Uinta Springs Ranch

Tribute to Uinta (pictured above with Munchkin)

Uinta was our 10 year old registered black and white American paint mare. She was our prized mare. She was well-proportioned with just the right amount of muscle tone to highlight her beautiful shiny coat.

She gave birth last year to a beautiful foe we named, Munchkin. And, of course, Uinta was a very good mother. Both her and her foe had beautiful black and white markings and pattern distribution. Most importantly, Uinta was beginning to show her love for people.

When we first got to know her, she was aloof and standoffish. But as time went on, she began to notice what we were doing in our horse energy work. Before long, she was stepping forth and choosing people to work with. She was consciously choosing to be a part of RAIN’s mission.

Uinta came down with a sudden case of colic and passed away, Sunday, December 6, 2015. Her sudden departure devastated all of us who knew and worked with her. She was a very special mare who made a huge contribution to our work. We loved her very much.

We have been at such a loss that we have decided to name our ranch after her. Here forth, our ranch will be known of as Uinta Springs Ranch. The Springs aspect is added due to the unusual amount of water found on our 40 acre property, water which we hope to use in an efficient manner to beautify and contribute to the sustainability features of the ranch. 

RAIN now operates on a 40-acre horse ranch located in the Uintah Basin in northeastern Utah. We consider this land sacred, a place of healing. Currently seven horses, five American Paint and two quarter horses, occupy this ranch for our equine energy program. We hold workshops on Uinta Springs Ranch for anyone who wants to experience the Power of the Whispering Horses.

We utilize Uinta Springs ranch facility to provide services for youth and families; we are working with the Ute Tribe community to target troubled youth. We incorporate programs and services that correspond to the Medicine Wheel and the ancient concepts and interpretations of it, which we think better serve native people. This holistic approach is effective when healing inter-generational historic trauma, substance abuse (methamphetamine abuse in particular), and other problems facing native people.

 

Equine Healing: Kathleen McGarry says it best, "Working with the sacred nature of horses brings people into connection with their emotional power, familial and tribal values, culture, ceremony, spirituality, and language.  The horses help to release anxiety and stress and ease conflict. Individuals will develop responsibility, integrity, leadership skills, and respectful boundaries, while understanding the relationship the tribe had with the horse through songs, stories, dances, and art.”                 

Garden: Gardening is all encompassing. Our model grow-box garden and community garden are designed for many purposes: to encourage tribal members, especially troubled youth and their families, to grow and cook healthy foods and to learn business skills such as selling organic produce to tribal schools, farmers markets, the tribal grocery store, and restaurants. Plans are in order for a seasonal high tunnel this spring, which will extend the growing season in our area and enable a greater amount and wider selection of produce. We are currently looking into hydro-turbine generators, including hydroponic facilities.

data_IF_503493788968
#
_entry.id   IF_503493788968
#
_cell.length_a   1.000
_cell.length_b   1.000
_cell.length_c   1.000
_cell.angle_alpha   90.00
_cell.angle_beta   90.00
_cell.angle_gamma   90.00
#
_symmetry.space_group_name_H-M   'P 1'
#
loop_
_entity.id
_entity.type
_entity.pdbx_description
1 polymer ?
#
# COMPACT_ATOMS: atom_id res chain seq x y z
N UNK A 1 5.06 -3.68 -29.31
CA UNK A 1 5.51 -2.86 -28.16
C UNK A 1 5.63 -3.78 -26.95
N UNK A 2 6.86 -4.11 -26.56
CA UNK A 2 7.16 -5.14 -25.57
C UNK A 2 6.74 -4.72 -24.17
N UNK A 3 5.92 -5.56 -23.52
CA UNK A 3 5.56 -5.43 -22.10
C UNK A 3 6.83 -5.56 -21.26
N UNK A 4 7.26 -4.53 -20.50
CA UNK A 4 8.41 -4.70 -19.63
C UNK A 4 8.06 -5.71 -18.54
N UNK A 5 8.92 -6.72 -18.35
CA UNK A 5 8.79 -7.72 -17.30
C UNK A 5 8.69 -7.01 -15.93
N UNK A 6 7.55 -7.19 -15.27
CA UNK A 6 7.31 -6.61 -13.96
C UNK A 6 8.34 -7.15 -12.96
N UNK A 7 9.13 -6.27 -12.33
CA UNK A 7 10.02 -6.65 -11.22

Uinta Springs Ranch facilities: Our facilities include a healing grove for prayer and meditation, a sweat lodge, fire pits for ceremonies, a medicine wheel, and beautiful camp sites for visitors. We are currently raising money for a community building that will include a commercial kitchen, a meeting or lecture hall, indoor sleeping quarters, and bathroom and shower facilities.

 

History of Uinta Springs Ranch (by Forrest Cuch)

Located on what is called Indian Bench in Uintah County, this beautiful ranch is an inheritance gift from my Great Uncle Billy Chapoose. My mother cared for Uncle Billy during his latter years. He lived in our home for many years and served as a grandfather to me. Uncle Billy left the land to my mother, Josephine LaRose and her sister, my Aunt Mary Mae Murray. Following my mother's death in 1970, the property was left to me. I bought Aunt Mary's share shortly thereafter. 

 

Uncle Billy lived to be close to if not beyond 100 years. His actual age cannot be determined because it is my understanding that his birth certificate was lost to a fire in one of the government buildings housing such information.
What we know about him is that he was a very traditional man. He was very soft spoken and always kind, a true gentleman. He was an excellent speaker of the Ute language, and he knew many of the old Uintah Ute words that have long since been lost. In addition to being a singer, he was the fire keeper for the most sacred Ute ceremony, the Ute Sundance. 
At one time, he was married. His wife preceded him in death. He also had a brother named Scott who also preceded him in death. Under my mother's care, he became a well known figure in downtown Roosevelt. Over the weekends, he would stay in the Hotel Roosevelt where they took good care of him.
He would spend countless hours in the local tavern called Commercial Club, nursing a beer or two. On Sundays, my mother and I would pick him up and bring him home. One of the special things we used to do is play cards. Our favorite games was "Cau-chuck", a pairing game similar to fish. I have nothing but wonderful memories of my time with my great Uncle Billy